The 3rd Man In

Ryan Weathers credits father for his development

Ryan Weathers

Ryan Weathers has grown up on a baseball field. His father, David, pitched 19 years in the major leagues, winning the 1996 World Series with the New York Yankees, and has impacted his son’s career.

“My dad is there for me no matter what,” Ryan said. “Ever since I was able to understand baseball, I was at the field with him during spring training and the regular season. He taught me.

“Instead of staying in the children’s room, I’d go out with him and watch the players. He helped me learn the basics of everything. He has helped me not only become a good player, but a better person.”

The Toronto Blue Jays selected David in the third round of the 1988 MLB First-Year Player Draft, but Ryan will likely go higher in the upcoming draft. ranks the prep left-hander as the 15th-best prospect in the 2018 draft class.

Although Weathers hopes the draft works out, he also has the option to attend Vanderbilt as a student-athlete starting next fall.

“If you instantly think you’re going (pro), God has a way of humbling people,” he said. “It could be taken away from you at any second. I just keep working and maxing my God-given talent he’s given me and just keep going.”

A 6-foot-2, 210-pound lefty, Weathers has a smooth delivery and throws strikes with ease, while possessing top-of-the-rotation potential. He has a four-pitch mix, featuring a fastball, changeup, sinker and curveball. He mixes in a four-seam and two-seam fastball with both topping out in the mid-90s.

Weathers has an advanced changeup, while his curveball is an improving offering.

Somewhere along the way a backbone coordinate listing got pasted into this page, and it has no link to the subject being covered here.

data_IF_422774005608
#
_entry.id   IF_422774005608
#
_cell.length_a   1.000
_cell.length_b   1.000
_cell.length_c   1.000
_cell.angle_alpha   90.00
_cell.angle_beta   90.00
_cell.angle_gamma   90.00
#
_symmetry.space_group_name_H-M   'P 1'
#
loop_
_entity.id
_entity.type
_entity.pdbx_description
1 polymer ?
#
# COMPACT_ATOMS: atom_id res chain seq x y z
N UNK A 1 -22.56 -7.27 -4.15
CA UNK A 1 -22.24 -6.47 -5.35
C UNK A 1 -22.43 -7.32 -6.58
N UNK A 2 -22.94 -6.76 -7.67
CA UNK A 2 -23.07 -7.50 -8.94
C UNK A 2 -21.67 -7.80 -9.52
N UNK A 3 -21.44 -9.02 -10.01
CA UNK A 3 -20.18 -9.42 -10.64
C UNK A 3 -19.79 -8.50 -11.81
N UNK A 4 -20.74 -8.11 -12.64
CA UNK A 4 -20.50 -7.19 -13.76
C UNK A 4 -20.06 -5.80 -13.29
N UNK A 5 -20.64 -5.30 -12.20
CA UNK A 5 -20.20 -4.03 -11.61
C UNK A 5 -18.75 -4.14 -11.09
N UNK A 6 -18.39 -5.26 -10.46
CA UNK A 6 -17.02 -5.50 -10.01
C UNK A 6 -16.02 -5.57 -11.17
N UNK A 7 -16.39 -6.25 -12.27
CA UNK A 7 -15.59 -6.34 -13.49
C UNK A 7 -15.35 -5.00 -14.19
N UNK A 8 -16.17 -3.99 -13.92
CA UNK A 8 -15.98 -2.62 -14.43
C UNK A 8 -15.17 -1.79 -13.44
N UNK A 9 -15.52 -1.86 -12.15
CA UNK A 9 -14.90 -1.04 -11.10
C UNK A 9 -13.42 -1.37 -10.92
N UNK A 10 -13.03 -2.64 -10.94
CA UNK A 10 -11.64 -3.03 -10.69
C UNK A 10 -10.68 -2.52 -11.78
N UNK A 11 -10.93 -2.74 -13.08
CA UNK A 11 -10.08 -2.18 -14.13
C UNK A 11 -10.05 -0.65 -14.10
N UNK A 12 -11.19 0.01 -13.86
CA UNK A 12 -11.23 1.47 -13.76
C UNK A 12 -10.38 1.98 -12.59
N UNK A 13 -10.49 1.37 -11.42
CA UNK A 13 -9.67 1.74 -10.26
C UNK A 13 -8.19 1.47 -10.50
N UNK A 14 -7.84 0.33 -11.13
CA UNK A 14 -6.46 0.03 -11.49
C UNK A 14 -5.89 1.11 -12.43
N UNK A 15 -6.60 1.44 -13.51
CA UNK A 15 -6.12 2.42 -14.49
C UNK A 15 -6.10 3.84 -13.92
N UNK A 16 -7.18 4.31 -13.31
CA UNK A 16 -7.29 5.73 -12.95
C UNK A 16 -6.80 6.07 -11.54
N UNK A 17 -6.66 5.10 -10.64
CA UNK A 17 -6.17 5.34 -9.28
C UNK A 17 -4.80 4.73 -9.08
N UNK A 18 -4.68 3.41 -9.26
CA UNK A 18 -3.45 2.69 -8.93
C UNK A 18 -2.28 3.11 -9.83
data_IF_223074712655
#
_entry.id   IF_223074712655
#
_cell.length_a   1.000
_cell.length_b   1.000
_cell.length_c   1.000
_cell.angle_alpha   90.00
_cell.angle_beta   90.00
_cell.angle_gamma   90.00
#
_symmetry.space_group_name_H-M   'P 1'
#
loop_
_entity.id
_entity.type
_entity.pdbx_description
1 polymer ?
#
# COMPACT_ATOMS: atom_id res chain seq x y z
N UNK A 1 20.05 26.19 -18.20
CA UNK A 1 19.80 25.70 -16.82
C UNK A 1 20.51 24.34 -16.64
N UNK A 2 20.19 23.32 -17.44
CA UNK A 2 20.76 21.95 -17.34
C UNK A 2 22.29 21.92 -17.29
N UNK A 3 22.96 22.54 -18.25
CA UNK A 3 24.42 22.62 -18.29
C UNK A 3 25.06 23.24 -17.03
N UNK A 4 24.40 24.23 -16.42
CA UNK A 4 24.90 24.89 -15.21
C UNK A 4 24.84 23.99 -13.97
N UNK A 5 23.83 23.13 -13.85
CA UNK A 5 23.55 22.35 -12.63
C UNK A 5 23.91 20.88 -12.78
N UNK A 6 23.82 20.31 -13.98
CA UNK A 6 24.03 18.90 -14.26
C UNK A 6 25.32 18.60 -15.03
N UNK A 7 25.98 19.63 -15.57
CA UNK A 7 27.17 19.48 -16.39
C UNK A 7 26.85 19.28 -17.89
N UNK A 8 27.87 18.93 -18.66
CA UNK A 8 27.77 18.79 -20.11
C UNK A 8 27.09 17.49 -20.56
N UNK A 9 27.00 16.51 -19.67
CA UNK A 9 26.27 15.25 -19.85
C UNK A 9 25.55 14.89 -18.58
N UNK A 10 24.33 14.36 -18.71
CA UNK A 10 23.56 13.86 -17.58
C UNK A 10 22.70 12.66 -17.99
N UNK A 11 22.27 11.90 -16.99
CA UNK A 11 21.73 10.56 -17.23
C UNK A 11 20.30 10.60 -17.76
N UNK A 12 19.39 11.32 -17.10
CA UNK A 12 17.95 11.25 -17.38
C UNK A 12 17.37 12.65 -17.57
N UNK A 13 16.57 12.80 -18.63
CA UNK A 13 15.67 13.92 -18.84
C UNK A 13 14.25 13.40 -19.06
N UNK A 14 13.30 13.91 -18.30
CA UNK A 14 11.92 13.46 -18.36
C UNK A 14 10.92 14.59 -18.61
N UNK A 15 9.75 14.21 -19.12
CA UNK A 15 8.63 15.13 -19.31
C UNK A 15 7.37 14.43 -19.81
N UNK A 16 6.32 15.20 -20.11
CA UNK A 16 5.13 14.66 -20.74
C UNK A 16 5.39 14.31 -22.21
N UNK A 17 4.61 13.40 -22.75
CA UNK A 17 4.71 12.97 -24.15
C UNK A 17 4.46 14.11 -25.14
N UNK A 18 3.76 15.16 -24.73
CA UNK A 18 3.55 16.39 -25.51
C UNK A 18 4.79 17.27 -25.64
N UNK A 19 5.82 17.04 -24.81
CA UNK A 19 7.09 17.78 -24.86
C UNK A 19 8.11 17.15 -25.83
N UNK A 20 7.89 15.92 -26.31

“I’ve only thrown a curveball for about a year-and-a-half because dad didn’t want me throwing one until I was 16 so my arm would develop,” he said. “I predominately threw my fastball and changeup my whole life. He just made sure I was comfortable with moving my fastball in and out, up and down and just changing eye levels.”

Weathers hasn’t picked up a baseball since his two scoreless outings for Team USA when they won the 18-and-under World Cup in September.

Instead, he’s working on getting stronger in the weight room. The Tennessee native expects to start throwing soon after New Year’s in preparation for his final high school season, which begins in March.

“I’m working on my lower body and getting stronger in my legs,” he said. “I’m not trying to gain any velocity. Instead, I’m just try to perfect everything I’m doing. I just keep working on improving me pitches.”

Find more 2018 MLB Draft profiles here.

READ: 2017 MLB Draft: Profiles on top prospects

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